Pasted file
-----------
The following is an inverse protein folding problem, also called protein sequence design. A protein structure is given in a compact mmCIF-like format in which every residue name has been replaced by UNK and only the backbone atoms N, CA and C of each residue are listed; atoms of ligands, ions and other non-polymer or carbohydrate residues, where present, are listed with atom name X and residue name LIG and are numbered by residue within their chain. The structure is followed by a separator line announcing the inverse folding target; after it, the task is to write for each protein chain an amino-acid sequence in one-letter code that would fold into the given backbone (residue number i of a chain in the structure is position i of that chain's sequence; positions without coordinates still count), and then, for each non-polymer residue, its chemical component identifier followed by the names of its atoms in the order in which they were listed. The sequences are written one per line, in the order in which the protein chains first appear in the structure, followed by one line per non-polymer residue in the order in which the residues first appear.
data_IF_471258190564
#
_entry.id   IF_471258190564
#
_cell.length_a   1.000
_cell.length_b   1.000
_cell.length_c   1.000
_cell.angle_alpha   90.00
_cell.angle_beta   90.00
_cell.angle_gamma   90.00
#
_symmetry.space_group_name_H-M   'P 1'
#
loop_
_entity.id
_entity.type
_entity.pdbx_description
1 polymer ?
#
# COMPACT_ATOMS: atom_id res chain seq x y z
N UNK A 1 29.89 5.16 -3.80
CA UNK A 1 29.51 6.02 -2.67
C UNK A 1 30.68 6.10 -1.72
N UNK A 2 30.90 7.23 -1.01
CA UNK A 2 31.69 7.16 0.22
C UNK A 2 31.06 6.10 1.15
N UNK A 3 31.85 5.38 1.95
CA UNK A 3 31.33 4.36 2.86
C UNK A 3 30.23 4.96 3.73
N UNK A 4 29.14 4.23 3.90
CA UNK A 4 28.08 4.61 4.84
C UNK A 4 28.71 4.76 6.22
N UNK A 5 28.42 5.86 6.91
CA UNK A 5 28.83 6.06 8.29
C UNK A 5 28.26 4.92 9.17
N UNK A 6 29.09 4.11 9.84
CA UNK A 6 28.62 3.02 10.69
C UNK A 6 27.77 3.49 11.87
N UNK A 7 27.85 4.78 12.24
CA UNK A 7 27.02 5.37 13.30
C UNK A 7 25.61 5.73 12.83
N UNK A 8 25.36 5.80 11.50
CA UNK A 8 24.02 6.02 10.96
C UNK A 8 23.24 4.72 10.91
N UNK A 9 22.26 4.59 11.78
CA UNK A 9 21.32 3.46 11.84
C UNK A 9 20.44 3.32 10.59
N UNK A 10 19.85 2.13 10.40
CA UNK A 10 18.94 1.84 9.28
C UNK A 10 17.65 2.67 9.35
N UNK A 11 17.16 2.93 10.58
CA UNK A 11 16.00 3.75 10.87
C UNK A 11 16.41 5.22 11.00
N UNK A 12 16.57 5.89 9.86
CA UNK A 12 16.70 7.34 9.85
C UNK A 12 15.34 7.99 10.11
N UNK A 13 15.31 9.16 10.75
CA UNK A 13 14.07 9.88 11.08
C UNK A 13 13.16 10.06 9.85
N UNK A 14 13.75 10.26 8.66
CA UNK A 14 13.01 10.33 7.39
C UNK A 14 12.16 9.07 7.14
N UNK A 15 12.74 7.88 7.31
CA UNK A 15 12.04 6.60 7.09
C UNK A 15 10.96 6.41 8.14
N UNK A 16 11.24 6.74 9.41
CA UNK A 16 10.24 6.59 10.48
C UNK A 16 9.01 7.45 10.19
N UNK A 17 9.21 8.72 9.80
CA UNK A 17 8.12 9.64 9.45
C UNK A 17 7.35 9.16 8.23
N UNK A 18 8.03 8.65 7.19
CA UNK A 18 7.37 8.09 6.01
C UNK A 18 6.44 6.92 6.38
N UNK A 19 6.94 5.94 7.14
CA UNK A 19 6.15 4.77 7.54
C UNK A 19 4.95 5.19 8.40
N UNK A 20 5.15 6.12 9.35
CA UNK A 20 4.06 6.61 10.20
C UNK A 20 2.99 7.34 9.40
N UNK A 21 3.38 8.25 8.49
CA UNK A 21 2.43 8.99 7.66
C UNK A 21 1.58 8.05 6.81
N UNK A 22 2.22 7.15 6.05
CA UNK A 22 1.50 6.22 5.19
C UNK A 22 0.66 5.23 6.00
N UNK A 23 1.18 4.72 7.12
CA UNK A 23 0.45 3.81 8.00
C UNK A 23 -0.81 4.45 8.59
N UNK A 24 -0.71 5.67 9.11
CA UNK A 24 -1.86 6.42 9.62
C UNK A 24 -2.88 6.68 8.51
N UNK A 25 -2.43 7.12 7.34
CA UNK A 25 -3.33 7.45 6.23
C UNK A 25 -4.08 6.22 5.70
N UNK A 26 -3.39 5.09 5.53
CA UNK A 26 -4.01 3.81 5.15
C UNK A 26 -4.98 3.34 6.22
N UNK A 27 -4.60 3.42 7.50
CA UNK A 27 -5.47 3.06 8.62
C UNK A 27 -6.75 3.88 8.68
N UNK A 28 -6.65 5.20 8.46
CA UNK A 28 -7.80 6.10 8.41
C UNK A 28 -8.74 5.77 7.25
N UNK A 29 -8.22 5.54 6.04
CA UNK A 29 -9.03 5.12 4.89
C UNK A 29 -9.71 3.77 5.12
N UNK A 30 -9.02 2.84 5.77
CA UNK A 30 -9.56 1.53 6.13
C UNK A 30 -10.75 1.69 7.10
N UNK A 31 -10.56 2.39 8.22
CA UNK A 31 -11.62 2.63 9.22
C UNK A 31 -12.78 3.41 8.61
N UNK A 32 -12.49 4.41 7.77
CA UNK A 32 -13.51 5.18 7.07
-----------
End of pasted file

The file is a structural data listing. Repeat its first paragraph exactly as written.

The following is an inverse protein folding problem, also called protein sequence design. A protein structure is given in a compact mmCIF-like format in which every residue name has been replaced by UNK and only the backbone atoms N, CA and C of each residue are listed; atoms of ligands, ions and other non-polymer or carbohydrate residues, where present, are listed with atom name X and residue name LIG and are numbered by residue within their chain. The structure is followed by a separator line announcing the inverse folding target; after it, the task is to write for each protein chain an amino-acid sequence in one-letter code that would fold into the given backbone (residue number i of a chain in the structure is position i of that chain's sequence; positions without coordinates still count), and then, for each non-polymer residue, its chemical component identifier followed by the names of its atoms in the order in which they were listed. The sequences are written one per line, in the order in which the protein chains first appear in the structure, followed by one line per non-polymer residue in the order in which the residues first appear.